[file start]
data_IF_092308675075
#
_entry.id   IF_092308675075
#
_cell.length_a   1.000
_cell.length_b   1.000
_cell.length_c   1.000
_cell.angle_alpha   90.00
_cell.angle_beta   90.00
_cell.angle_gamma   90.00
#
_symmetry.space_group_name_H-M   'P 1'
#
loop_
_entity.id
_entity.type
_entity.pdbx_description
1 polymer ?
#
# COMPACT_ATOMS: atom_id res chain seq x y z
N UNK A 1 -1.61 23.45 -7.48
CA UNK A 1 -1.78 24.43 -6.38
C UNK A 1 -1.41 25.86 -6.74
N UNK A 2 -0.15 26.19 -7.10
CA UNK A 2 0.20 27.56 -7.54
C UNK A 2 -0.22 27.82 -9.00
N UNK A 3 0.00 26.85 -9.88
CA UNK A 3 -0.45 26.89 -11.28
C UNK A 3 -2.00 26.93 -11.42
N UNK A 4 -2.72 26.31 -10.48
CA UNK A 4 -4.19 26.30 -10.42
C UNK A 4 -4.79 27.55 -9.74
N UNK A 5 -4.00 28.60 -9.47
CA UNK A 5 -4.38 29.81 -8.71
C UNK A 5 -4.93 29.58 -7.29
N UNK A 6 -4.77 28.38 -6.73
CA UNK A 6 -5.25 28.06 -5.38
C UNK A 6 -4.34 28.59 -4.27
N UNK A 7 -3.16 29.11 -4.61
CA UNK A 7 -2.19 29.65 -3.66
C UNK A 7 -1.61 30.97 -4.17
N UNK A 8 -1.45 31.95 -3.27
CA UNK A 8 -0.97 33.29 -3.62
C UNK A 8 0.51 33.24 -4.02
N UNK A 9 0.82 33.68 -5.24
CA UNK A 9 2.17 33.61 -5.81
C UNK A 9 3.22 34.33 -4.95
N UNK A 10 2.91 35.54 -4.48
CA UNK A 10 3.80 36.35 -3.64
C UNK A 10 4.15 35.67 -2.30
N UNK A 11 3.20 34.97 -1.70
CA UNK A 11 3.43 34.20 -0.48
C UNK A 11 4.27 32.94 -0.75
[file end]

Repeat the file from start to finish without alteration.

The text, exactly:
data_IF_092308675075
#
_entry.id   IF_092308675075
#
_cell.length_a   1.000
_cell.length_b   1.000
_cell.length_c   1.000
_cell.angle_alpha   90.00
_cell.angle_beta   90.00
_cell.angle_gamma   90.00
#
_symmetry.space_group_name_H-M   'P 1'
#
loop_
_entity.id
_entity.type
_entity.pdbx_description
1 polymer ?
#
# COMPACT_ATOMS: atom_id res chain seq x y z
N UNK A 1 -1.61 23.45 -7.48
CA UNK A 1 -1.78 24.43 -6.38
C UNK A 1 -1.41 25.86 -6.74
N UNK A 2 -0.15 26.19 -7.10
CA UNK A 2 0.20 27.56 -7.54
C UNK A 2 -0.22 27.82 -9.00
N UNK A 3 0.00 26.85 -9.88
CA UNK A 3 -0.45 26.89 -11.28
C UNK A 3 -2.00 26.93 -11.42
N UNK A 4 -2.72 26.31 -10.48
CA UNK A 4 -4.19 26.30 -10.42
C UNK A 4 -4.79 27.55 -9.74
N UNK A 5 -4.00 28.60 -9.47
CA UNK A 5 -4.38 29.81 -8.71
C UNK A 5 -4.93 29.58 -7.29
N UNK A 6 -4.77 28.38 -6.73
CA UNK A 6 -5.25 28.06 -5.38
C UNK A 6 -4.34 28.59 -4.27
N UNK A 7 -3.16 29.11 -4.61
CA UNK A 7 -2.19 29.65 -3.66
C UNK A 7 -1.61 30.97 -4.17
N UNK A 8 -1.45 31.95 -3.27
CA UNK A 8 -0.97 33.29 -3.62
C UNK A 8 0.51 33.24 -4.02
N UNK A 9 0.82 33.68 -5.24
CA UNK A 9 2.17 33.61 -5.81
C UNK A 9 3.22 34.33 -4.95
N UNK A 10 2.91 35.54 -4.48
CA UNK A 10 3.80 36.35 -3.64
C UNK A 10 4.15 35.67 -2.30
N UNK A 11 3.20 34.97 -1.70
CA UNK A 11 3.43 34.20 -0.48
C UNK A 11 4.27 32.94 -0.75